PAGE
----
Oversight of Passenger and Freight Rail Safety

2167 Rayburn House Office Building

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0 Wednesday, February 26, 2014 @ 02:00 | Contact: Jim Billimoria 202-225-9446

Transcript of Hearing

Summary of Subject Matter

  • U.S. Senator Richard Blumenthal (D-CT)
  • U.S. Rep. Kevin Cramer (R-ND) 
  • The Honorable Joseph Szabo, Administrator, Federal Railroad Administration | Written Testimony
  • The Honorable Cynthia L. Quarterman, Administrator, Pipeline and Hazardous Materials Safety Administration | Written Testimony
  • The Honorable Robert L. Sumwalt, Member, National Transportation Safety Board | Written Testimony
  • Mr. John Tolman, Vice President & National Legislative Representative, Brotherhood of Locomotive Engineers and Trainmen | Written Testimony
  • Mr. Jack N. Gerard, President and Chief Executive Officer, American Petroleum Institute | Written Testimony
  • Mr. Michael Melaniphy, President, American Public Transportation Association | Written Testimony
  • Mr. Edward R. Hamberger, President and Chief Executive Officer, Association of American Railroads | Written Testimony

    Chairman Jeff Denham (R-CA)

    Subcommittee on Railroads, Pipelines and Hazardous Materials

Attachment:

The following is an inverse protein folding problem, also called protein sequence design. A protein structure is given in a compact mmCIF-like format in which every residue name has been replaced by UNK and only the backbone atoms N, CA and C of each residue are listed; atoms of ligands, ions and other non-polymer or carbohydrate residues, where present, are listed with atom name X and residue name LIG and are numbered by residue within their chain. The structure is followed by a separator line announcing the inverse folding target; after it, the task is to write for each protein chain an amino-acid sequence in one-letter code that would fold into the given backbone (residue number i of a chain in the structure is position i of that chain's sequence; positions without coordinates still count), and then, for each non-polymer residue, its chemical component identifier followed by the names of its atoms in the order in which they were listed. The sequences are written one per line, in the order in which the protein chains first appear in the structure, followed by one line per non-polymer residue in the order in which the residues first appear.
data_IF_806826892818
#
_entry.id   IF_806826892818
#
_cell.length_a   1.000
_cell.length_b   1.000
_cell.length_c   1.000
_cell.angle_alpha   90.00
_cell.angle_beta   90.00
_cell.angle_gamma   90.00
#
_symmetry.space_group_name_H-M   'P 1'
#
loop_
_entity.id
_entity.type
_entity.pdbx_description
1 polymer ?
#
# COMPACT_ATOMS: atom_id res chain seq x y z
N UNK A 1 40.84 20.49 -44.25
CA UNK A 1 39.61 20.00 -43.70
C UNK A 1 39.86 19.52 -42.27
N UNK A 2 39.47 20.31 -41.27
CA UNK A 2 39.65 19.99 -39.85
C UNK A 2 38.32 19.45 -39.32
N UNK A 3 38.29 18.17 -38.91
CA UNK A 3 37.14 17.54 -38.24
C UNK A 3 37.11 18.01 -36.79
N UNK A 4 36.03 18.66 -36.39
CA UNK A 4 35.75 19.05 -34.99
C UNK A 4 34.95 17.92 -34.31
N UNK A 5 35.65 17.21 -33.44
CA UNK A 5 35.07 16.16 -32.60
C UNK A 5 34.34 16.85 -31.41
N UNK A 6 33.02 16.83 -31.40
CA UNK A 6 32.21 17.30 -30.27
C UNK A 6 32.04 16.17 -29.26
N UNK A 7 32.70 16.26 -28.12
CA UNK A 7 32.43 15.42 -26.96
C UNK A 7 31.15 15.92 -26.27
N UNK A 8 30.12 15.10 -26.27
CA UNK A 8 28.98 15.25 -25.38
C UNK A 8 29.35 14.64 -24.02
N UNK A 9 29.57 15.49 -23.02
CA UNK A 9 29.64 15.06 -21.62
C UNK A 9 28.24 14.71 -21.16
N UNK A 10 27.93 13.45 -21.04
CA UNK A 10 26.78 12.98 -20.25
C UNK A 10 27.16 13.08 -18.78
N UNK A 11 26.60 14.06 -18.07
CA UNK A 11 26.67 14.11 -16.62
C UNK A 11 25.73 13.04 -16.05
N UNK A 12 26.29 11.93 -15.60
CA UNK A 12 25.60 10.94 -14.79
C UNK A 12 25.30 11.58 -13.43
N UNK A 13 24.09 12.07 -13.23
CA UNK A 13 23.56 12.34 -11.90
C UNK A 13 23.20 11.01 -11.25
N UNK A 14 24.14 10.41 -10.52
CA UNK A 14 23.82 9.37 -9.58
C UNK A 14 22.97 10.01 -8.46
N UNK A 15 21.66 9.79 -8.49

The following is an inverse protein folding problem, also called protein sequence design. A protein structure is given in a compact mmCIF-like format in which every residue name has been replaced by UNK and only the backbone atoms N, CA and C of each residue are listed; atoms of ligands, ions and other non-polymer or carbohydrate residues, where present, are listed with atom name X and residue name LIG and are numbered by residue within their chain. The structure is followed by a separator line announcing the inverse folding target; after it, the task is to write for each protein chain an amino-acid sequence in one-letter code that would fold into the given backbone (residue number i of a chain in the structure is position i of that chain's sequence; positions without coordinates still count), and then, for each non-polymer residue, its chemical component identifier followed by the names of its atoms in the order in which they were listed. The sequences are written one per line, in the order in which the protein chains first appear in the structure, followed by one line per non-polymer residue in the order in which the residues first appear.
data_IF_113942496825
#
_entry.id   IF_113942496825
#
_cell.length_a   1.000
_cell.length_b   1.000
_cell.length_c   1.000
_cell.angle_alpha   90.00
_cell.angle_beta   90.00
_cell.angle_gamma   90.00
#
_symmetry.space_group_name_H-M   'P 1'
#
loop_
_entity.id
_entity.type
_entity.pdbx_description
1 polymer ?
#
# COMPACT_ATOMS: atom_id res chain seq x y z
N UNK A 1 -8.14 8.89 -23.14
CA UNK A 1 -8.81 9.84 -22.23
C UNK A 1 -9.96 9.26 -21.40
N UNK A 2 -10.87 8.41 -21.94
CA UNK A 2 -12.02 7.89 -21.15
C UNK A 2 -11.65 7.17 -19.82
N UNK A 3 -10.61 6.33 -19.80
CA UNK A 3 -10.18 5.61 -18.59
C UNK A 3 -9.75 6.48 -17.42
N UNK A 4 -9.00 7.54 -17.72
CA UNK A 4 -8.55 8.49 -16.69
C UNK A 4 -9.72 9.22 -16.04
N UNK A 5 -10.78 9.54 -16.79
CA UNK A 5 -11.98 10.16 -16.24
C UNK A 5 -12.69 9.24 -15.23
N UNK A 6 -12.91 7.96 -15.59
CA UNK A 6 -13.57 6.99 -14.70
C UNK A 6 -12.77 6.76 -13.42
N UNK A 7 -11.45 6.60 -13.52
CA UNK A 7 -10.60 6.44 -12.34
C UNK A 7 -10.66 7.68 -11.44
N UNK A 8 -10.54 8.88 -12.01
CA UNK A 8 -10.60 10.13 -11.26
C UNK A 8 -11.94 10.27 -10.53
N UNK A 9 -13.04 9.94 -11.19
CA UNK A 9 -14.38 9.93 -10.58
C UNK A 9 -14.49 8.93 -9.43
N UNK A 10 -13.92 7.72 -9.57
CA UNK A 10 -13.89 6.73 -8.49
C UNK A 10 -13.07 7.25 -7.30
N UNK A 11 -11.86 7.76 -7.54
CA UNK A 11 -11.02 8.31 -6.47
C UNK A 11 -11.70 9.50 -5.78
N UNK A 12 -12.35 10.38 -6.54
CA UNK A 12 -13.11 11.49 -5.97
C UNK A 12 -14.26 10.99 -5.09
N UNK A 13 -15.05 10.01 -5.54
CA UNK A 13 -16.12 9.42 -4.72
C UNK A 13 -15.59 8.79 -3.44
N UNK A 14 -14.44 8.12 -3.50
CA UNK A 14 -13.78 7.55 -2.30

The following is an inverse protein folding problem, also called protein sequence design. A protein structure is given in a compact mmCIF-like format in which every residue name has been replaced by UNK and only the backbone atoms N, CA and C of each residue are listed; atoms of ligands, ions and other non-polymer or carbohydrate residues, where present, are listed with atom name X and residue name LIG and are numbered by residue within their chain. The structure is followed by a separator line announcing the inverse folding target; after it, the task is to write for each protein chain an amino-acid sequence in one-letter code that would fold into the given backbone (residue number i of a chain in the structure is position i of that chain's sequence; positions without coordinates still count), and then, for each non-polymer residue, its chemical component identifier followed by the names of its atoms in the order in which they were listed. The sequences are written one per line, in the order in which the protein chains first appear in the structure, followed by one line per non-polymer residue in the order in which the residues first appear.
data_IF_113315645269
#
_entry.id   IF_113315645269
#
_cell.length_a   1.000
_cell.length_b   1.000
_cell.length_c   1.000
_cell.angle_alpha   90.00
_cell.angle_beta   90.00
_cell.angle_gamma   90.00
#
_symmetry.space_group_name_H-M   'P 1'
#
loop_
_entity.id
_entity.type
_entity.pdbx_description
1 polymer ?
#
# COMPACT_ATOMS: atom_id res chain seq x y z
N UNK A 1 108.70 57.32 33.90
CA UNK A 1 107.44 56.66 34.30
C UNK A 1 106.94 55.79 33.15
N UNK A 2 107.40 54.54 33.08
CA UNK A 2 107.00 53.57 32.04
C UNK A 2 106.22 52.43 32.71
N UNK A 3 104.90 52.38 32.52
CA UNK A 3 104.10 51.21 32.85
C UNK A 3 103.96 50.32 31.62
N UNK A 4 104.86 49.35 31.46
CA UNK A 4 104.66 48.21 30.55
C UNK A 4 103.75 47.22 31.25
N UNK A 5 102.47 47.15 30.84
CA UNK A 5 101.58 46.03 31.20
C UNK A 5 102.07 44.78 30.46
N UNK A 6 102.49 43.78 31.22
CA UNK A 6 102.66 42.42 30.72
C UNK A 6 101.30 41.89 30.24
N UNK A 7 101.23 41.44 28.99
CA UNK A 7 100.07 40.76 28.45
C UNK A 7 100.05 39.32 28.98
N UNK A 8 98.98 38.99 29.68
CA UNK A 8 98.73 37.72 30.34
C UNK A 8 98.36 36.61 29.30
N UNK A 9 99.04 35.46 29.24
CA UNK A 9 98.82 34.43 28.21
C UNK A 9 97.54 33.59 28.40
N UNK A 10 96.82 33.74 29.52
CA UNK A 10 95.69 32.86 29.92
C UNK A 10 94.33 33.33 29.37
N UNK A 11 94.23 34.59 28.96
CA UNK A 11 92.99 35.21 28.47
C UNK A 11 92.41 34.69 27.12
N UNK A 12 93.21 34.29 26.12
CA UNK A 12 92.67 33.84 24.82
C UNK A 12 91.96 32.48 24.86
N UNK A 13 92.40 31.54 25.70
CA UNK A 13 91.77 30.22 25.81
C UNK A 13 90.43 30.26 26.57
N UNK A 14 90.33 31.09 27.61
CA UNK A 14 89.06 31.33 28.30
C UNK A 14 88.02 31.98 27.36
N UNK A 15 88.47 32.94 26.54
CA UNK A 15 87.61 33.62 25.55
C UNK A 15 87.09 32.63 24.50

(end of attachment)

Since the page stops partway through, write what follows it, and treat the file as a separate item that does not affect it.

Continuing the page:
Hearing on “Oversight of Passenger and Freight Rail Safety”


     February 26, 2014
    Opening Statement
    (Remarks as Prepared)

    It is one of this Subcommittee’s charges to ensure the safe movement of goods and people on our nation’s railroad network, including the movement of hazardous materials. 

    The Federal Railroad Administration is a data-driven organization that focuses on the safety of the railroad industry, including operations, track, and equipment.  The Pipeline and Hazardous Materials Safety Administration is responsible for the safe transportation of hazardous materials, regardless of mode.  And both work together to ensure hazardous materials are transported safely by rail.

    I think everyone here today agrees that safety is and should be a priority for each and every railroad.  That focus on safety has worked quite well, with 2012 as the safest year on record, and 2013 looking to match or exceed that record.

    However, there have been some high profile incidents and major tragedies, and we need to understand what happened to ensure we can take the necessary steps to prevent future accidents.  As we’ve seen in the past, though, the answer isn’t always to rush to judgment, but to work together to find solutions that are data-driven and make sense. 

    For example, after the commuter rail accident in New York, I visited the site of the curve with MTA.  They explained how they were able to work with FRA to agree on safety measures to slow trains at certain points on their tracks and ensure the alertness of those operating the trains. 

    Similarly, I am pleased to hear that the industry and government have been working as partners to find agreement on measures that enhance safety and can be reasonably implemented for the operation of crude trains. 

    I thank everyone here for coming to discuss their efforts on rail safety and look forward to discussing these important issues with the witnesses.

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